Zachary Taylor and Millard Fillmore are not the most famous of presidents. Yet they led America during important and tumultuous years. Taylor, as an army general, commanded troops in Texas and Mexico when the United States annexed the former and went to war against the latter. Fillmore helped shape the Whig party, the New York government, and a nascent university. Both, as presidents, worked to incorporate into the country new western lands won from Mexico and to find a compromise between supporters and opponents of African Americans’ enslavement. The resulting legislation, depending on one’s interpretation, may have either caused or postponed the Civil War.
The best way to learn about the past is by reading original documents written by historical actors. The Declaration of Independence and the Constitution, narratives of men and women who escaped from slavery, and diaries of Civil War soldiers, for instance, offer twenty-first-century readers direct insight into the ideas and experiences of their authors. Yet many such primary sources are inaccessible, sitting in archives and attics that few can visit and written in faded or peculiar handwriting that few can decipher. Even the letters of many presidents, including Taylor and Fillmore, remain unpublished and thus difficult for students, scholars, and the historically curious to use.
Our project aims to remedy that. We will locate, transcribe, annotate, and publish Taylor’s and Fillmore’s letters. Specifically, we will edit those of the decade when they played their biggest national roles: from 1844, when Taylor prepared to lead troops into Texas, through 1849 and 1850, when Taylor and then Fillmore became president, to 1853, when Fillmore retired from the White House. These two men wrote hundreds of letters on their political and military careers, the social challenges of the day, and their personal hopes and struggles. Even more important, others wrote them thousands of letters revealing what they—men and women and children, blacks and whites and Indians, businessmen and laborers and farmers, Whigs and Democrats and abolitionists—considered the important issues of the day.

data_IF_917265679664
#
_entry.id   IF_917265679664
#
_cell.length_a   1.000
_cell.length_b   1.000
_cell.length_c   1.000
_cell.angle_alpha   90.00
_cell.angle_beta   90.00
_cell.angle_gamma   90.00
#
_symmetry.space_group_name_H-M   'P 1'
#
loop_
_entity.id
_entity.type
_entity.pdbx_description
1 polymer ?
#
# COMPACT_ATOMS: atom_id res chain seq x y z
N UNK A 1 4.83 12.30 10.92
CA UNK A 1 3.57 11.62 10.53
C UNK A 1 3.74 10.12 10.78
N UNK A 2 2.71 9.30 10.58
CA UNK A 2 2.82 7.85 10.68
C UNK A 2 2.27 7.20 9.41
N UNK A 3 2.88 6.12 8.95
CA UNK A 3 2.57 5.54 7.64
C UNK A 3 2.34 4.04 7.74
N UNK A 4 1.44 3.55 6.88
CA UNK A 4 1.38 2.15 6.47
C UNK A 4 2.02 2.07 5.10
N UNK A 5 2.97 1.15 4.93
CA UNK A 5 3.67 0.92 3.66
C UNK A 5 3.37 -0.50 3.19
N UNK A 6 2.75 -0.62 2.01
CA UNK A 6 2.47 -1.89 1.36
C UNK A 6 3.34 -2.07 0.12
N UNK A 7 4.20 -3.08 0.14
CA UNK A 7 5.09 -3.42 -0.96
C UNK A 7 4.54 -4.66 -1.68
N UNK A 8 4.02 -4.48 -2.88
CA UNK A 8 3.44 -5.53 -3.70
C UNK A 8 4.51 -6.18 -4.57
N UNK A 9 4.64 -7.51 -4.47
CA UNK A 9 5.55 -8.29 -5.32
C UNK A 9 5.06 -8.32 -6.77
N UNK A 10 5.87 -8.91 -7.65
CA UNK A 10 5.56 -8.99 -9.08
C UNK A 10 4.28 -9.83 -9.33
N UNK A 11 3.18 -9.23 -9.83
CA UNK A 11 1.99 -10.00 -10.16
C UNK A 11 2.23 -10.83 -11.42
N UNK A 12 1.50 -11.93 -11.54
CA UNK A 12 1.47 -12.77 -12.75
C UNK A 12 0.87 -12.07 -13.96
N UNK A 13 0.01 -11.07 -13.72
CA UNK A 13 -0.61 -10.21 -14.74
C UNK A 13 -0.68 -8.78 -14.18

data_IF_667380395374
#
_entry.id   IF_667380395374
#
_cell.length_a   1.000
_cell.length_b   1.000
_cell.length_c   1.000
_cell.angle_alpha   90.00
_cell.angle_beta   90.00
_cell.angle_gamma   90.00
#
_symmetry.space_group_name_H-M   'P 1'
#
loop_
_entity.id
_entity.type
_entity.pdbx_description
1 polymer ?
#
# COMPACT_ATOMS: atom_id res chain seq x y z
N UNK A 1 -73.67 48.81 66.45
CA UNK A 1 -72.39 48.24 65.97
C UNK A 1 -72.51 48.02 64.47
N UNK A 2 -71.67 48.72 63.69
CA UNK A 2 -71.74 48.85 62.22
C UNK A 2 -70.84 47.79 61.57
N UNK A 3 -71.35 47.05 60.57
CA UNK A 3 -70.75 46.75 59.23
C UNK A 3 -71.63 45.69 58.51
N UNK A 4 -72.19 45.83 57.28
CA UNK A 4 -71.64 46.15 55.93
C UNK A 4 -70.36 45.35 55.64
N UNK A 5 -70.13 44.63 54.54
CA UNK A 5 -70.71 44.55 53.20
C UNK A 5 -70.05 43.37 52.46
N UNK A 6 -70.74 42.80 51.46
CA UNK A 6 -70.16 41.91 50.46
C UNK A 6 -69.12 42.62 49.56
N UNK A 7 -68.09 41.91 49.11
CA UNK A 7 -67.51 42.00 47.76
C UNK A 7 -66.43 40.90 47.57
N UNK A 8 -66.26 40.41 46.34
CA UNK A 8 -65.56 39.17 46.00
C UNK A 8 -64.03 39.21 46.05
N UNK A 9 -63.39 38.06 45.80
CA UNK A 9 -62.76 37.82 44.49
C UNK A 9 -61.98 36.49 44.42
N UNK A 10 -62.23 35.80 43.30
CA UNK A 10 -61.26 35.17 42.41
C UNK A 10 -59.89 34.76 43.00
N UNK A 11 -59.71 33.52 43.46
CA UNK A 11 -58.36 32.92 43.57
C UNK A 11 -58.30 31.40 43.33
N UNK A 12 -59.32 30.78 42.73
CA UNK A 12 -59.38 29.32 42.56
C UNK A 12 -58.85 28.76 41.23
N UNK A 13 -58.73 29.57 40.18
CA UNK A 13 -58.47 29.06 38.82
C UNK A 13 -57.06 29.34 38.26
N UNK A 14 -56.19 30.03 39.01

We want to make these documents as easily and widely accessible as possible. Every letter, once we transcribe and verify it, will appear online—available through this website—at no charge to the reader. We will select the most important and interesting letters for annotation. Our faculty, drawing on expertise in nineteenth-century U.S. history, will write notes identifying all people, events, laws, and other topics mentioned in these letters. The annotated correspondence will be published in three volumes both in print, by the University of Tennessee Press, and online, by the Rotunda imprint of the University of Virginia Press. Key original documents illuminating one of the most divisive periods in the nation’s history thus will be rendered available to and intelligible by all who wish to read them.
The Taylor-Fillmore project is one of numerous initiatives by the Center for Congressional and Presidential Studies. Part of American University’s School of Public Affairs, CCPS serves scholars, students, policymakers, and the public by propelling actionable research, providing public education, and promoting a more reasonable democratic square. You can learn about its faculty, research, events, institutes, and other programs on its website through the link below.